So, what can prospective newlyweds do if they don’t relish the idea of dumping nearly an entire year’s income into their nuptials? Well, if they happen to be Tom and Lori Merrill of Wiscasset, they throw themselves a “redneck wedding.”

Lori, 54, works in the medical department at the Bureau of Motor Vehicles in Augusta, where she processes license restrictions. A self-described “Maine girl,” she enjoys camping, hunting, fishing, four-wheeling and snowmobiling. In that regard, she met her soul mate of sorts four years ago when introduced by friends to Tim, who works for N.A. Construction in Boothbay.

“Tim and I are pretty much easy going,” said Lori in a recent interview, soon after returning from a Florida honeymoon. “We do everything together, even to tearing down the four-wheeler and fixing it together.”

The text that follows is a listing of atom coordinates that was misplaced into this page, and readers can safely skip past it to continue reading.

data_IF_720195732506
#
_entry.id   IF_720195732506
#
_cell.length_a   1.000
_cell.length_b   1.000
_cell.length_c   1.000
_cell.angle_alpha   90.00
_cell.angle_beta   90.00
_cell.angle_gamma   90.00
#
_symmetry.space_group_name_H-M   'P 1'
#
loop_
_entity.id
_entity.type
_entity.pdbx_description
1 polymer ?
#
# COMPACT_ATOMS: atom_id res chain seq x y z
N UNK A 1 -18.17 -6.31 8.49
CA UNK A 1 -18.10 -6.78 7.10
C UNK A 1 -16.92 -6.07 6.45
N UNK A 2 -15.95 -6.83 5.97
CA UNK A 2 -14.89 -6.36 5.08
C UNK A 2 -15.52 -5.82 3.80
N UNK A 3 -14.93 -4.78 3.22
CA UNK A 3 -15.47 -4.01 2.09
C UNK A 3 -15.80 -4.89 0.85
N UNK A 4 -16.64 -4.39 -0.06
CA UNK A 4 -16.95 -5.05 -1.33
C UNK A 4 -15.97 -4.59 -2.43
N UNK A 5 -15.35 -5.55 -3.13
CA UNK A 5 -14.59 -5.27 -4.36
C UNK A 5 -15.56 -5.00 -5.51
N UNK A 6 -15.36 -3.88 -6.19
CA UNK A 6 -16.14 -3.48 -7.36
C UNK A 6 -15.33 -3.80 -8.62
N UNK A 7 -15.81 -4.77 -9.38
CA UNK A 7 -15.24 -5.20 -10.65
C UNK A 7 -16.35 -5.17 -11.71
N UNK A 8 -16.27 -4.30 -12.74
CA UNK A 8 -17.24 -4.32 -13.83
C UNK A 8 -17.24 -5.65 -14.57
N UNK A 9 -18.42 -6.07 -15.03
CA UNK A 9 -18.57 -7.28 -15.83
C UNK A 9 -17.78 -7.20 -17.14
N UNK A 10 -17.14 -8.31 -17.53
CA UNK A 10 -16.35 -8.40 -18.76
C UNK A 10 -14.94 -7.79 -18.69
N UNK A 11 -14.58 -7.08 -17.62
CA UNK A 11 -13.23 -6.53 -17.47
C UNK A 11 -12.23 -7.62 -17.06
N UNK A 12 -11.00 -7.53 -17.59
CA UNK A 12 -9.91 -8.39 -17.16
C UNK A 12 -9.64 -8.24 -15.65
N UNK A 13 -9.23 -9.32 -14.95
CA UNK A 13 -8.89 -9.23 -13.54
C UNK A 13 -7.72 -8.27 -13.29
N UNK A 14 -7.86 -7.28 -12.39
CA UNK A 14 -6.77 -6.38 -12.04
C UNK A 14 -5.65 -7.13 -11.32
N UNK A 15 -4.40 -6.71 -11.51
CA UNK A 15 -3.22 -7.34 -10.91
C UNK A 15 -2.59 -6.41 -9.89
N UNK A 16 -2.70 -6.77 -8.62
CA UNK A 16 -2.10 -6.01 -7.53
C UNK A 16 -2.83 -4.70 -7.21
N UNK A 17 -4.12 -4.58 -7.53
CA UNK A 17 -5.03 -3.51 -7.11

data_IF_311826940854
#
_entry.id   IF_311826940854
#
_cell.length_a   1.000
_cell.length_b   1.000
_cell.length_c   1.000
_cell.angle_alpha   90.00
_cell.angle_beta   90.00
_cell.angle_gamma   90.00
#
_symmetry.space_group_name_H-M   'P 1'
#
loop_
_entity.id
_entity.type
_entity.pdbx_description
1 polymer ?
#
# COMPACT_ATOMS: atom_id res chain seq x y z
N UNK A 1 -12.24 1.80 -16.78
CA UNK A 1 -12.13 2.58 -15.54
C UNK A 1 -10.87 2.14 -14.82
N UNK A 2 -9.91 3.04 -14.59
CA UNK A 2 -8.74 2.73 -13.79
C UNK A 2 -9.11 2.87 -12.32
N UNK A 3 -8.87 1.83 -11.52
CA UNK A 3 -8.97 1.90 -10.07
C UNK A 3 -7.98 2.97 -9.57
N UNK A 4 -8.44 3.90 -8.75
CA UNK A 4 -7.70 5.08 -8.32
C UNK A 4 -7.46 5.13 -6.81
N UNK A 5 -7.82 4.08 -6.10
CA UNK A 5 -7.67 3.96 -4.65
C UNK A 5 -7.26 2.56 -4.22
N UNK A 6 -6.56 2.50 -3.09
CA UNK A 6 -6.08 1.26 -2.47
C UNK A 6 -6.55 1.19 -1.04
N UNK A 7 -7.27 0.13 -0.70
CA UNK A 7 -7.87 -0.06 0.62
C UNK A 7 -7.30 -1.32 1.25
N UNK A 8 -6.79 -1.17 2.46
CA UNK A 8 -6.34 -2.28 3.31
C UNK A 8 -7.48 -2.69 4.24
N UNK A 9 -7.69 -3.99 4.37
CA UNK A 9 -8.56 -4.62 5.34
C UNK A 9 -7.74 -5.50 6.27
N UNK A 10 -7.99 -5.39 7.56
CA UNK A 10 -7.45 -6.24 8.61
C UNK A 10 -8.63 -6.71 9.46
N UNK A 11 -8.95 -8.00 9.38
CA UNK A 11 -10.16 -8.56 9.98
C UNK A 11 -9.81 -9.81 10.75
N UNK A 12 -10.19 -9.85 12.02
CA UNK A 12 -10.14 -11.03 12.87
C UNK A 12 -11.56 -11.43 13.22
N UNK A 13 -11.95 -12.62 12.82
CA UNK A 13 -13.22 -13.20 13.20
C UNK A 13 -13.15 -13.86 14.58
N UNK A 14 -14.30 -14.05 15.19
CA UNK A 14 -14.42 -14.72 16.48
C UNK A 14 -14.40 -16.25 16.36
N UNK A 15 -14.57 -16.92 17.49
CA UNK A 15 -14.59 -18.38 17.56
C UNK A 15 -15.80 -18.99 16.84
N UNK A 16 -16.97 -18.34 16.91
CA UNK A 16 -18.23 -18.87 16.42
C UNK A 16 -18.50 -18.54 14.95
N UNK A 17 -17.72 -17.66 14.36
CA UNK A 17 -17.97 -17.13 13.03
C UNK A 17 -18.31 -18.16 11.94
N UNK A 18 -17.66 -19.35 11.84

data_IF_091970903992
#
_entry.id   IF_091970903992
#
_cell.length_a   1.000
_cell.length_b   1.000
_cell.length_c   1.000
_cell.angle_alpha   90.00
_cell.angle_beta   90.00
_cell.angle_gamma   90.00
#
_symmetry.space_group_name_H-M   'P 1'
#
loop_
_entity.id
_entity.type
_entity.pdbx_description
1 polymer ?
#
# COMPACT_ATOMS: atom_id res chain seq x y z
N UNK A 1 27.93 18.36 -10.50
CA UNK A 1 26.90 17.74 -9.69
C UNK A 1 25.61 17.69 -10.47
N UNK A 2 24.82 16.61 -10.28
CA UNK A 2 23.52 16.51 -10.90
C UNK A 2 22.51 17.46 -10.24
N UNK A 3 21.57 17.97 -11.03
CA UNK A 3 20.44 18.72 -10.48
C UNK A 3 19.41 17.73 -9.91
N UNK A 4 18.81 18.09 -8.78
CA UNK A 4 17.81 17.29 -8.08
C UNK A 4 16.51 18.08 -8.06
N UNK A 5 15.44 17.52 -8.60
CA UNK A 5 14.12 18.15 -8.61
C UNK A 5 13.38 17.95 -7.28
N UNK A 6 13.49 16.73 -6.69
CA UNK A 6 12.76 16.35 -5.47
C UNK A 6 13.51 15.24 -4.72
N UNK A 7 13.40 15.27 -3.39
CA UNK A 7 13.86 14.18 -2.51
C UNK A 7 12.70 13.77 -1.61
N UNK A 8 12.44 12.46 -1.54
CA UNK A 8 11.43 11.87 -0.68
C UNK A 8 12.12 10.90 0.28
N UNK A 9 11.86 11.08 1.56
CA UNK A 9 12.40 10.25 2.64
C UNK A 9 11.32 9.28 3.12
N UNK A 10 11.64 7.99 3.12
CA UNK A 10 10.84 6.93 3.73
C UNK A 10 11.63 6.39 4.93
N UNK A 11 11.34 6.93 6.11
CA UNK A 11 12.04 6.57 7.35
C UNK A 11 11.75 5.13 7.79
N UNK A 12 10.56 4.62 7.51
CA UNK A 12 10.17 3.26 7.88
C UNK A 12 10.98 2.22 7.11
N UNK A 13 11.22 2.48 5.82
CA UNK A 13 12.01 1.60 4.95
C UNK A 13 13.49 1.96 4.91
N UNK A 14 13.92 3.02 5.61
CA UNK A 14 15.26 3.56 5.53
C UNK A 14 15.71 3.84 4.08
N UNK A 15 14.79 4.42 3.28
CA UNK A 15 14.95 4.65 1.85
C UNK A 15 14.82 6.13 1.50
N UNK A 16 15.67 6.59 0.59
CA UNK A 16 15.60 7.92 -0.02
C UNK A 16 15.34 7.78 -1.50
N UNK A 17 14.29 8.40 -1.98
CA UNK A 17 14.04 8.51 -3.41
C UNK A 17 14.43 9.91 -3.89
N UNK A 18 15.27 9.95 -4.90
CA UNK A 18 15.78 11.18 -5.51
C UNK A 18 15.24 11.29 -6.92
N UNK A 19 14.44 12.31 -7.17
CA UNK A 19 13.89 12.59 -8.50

“We’re just down-to-home people who don’t care what people say about us,” agreed Tim, citing such social nonchalance as his definition of “redneck.”

That attitude of not standing on airs typifies the Merrills’ relationship. Last summer, while Tim and his brother Michael were working on the hand pump to the well at the family camp site, the question arose of when Tim was finally going to make an “honest woman” of his longtime girlfriend.

“Well,” Tim said, pulling a ring from the Moen faucet, “if this fits her finger, I guess we’re engaged.”

It did, and Lori proudly wore the faucet ring for almost four months, until Christmastime, when Tim replaced it with a more traditional diamond.

For Lori, the engagement capped a return to form, after having suffered a series of personal losses, including the unexpected death of her first husband, as well as both of her parents, and the loss of a daughter.